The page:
Saturday’s high-seventies temps and sunny skies – along with the first easing of restrictions on accessing Delaware’s beaches and boardwalks for walking and exercise– were just too tempting for droves of visitors, including not a few out of state residents.
By our unofficial tally, at least a quarter of all auto traffic heading into Rehoboth on Saturday was from out of state.
Cars and SUVs from Pennsylvania, Maryland, New Jersey, Virginia and Massachusetts all entered town down Rehoboth Avenue, with many out of state cars parked along the avenue and individuals were observed exiting non-DE cars in parking lots.
More than half the customers at the window of one coffee shop emerged from out-of-state registered vehicles.
As the state prepares to fully reopen beaches for this Memorial Day weekend, effectively enforcing the mandatory 14-day quarantine for out-of-state visitors is certain to prove challenging.
Governor John Carney announced on Thursday that state beaches and pools could reopen on Friday May 22, but his order stressed that the only non-Delawareans permitted to use the beaches were those who have been in the state for 14 days.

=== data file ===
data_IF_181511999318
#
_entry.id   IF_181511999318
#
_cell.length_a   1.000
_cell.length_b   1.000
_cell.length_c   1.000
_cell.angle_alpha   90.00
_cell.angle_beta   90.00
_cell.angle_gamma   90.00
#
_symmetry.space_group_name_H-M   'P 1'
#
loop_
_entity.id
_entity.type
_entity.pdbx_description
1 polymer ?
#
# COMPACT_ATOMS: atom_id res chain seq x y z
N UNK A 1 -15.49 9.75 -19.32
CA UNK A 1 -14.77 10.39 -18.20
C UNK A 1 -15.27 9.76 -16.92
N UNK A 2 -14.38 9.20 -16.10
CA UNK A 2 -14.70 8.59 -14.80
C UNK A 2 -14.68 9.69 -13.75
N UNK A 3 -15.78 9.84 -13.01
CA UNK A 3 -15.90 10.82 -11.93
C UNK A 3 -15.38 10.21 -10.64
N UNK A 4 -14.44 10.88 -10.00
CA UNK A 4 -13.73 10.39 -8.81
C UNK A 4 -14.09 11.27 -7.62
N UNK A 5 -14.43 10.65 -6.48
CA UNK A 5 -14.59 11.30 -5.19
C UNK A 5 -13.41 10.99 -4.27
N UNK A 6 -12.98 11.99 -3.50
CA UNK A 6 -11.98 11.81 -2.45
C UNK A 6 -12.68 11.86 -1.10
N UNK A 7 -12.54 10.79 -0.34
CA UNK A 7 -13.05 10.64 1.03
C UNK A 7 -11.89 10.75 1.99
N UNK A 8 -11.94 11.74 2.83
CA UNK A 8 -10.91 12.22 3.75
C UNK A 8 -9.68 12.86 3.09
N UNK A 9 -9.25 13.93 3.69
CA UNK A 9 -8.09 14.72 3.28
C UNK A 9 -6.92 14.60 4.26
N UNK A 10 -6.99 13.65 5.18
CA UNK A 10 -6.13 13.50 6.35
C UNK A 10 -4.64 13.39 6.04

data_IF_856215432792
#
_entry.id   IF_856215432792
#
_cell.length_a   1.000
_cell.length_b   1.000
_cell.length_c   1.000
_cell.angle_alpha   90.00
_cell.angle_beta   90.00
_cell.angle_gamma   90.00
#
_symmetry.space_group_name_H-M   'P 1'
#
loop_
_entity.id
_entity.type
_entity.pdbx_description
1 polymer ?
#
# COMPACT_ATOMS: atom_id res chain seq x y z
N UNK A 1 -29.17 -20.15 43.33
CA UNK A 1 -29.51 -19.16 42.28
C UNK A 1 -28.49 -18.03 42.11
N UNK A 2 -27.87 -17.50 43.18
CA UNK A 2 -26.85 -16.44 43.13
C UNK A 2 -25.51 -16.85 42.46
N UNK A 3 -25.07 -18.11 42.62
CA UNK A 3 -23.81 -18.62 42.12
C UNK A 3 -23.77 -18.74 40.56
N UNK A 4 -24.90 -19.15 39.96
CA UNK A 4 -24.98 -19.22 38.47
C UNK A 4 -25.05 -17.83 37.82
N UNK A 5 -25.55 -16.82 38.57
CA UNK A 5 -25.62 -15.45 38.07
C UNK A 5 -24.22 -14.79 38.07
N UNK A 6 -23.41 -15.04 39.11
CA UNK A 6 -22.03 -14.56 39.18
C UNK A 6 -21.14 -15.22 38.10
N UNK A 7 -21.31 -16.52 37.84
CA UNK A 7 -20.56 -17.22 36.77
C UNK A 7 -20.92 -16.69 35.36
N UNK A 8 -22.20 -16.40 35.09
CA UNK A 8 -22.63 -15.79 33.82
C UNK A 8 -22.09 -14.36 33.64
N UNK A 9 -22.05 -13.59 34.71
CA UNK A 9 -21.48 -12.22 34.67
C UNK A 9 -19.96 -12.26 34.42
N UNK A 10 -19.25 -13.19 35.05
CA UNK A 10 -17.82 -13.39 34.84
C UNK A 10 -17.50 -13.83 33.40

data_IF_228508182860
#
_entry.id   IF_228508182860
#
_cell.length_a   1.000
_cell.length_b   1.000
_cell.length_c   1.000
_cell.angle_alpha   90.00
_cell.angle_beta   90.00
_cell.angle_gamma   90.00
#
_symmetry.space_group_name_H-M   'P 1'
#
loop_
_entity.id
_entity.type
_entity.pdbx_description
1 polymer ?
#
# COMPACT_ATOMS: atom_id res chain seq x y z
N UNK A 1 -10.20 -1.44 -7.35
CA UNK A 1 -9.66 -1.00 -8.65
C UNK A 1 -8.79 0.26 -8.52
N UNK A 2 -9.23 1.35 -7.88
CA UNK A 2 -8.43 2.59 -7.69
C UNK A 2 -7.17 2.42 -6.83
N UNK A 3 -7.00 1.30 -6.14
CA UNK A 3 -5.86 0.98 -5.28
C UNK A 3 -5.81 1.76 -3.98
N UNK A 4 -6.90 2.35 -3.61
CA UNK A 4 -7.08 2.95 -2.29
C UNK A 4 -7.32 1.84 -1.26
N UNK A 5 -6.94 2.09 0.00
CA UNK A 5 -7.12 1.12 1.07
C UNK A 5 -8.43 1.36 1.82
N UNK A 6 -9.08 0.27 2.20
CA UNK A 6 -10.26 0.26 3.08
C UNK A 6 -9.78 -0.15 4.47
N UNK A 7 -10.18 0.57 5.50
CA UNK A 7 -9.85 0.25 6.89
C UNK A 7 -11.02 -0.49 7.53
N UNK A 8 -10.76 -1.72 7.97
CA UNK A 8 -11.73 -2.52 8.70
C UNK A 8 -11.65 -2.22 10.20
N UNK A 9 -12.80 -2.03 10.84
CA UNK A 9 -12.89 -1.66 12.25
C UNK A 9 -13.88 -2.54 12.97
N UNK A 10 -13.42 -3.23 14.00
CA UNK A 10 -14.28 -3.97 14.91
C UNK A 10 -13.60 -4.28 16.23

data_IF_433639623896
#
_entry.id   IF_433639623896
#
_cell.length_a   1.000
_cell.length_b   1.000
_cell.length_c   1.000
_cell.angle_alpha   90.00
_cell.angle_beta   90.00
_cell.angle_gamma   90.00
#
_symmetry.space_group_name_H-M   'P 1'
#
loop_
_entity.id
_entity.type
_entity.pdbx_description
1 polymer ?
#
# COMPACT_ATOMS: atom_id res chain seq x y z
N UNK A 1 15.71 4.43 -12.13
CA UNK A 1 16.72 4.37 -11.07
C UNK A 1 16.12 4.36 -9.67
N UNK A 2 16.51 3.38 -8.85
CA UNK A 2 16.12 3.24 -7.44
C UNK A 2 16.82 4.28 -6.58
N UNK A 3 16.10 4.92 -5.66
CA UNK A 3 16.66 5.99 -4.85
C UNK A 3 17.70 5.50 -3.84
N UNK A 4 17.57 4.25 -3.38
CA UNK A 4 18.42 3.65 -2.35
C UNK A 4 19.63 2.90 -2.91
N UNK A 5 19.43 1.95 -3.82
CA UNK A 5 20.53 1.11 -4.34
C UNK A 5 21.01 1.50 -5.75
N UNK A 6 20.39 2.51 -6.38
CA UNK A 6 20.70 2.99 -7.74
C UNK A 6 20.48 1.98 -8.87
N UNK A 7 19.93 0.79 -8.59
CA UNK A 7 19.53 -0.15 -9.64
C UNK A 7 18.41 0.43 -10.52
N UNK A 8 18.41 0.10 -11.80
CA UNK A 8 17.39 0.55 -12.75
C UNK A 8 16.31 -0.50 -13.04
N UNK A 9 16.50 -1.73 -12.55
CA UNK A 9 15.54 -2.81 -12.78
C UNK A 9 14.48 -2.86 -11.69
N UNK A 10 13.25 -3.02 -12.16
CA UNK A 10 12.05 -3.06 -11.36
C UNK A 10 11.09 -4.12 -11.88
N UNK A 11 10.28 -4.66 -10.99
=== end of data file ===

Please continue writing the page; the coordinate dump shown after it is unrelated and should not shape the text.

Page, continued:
From Carney’s order:
To enforce the out-of-state quarantine as Delaware beaches reopen, Delaware State Police will station troopers at routes typically used by out-of-state travelers. Travelers will be stopped, asked a series of questions, and given information about the 14-day quarantine requirement under Governor Carney’s State of Emergency declaration. Violations of the emergency declaration, or any of its modifications, constitute a criminal offense.
There was no strong presence of State Troopers monitoring for out-of-state visitors on Saturday. Given the likely increase in beachgoers for Memorial Day weekend, carrying out this screening will require significant resources and logistical considerations.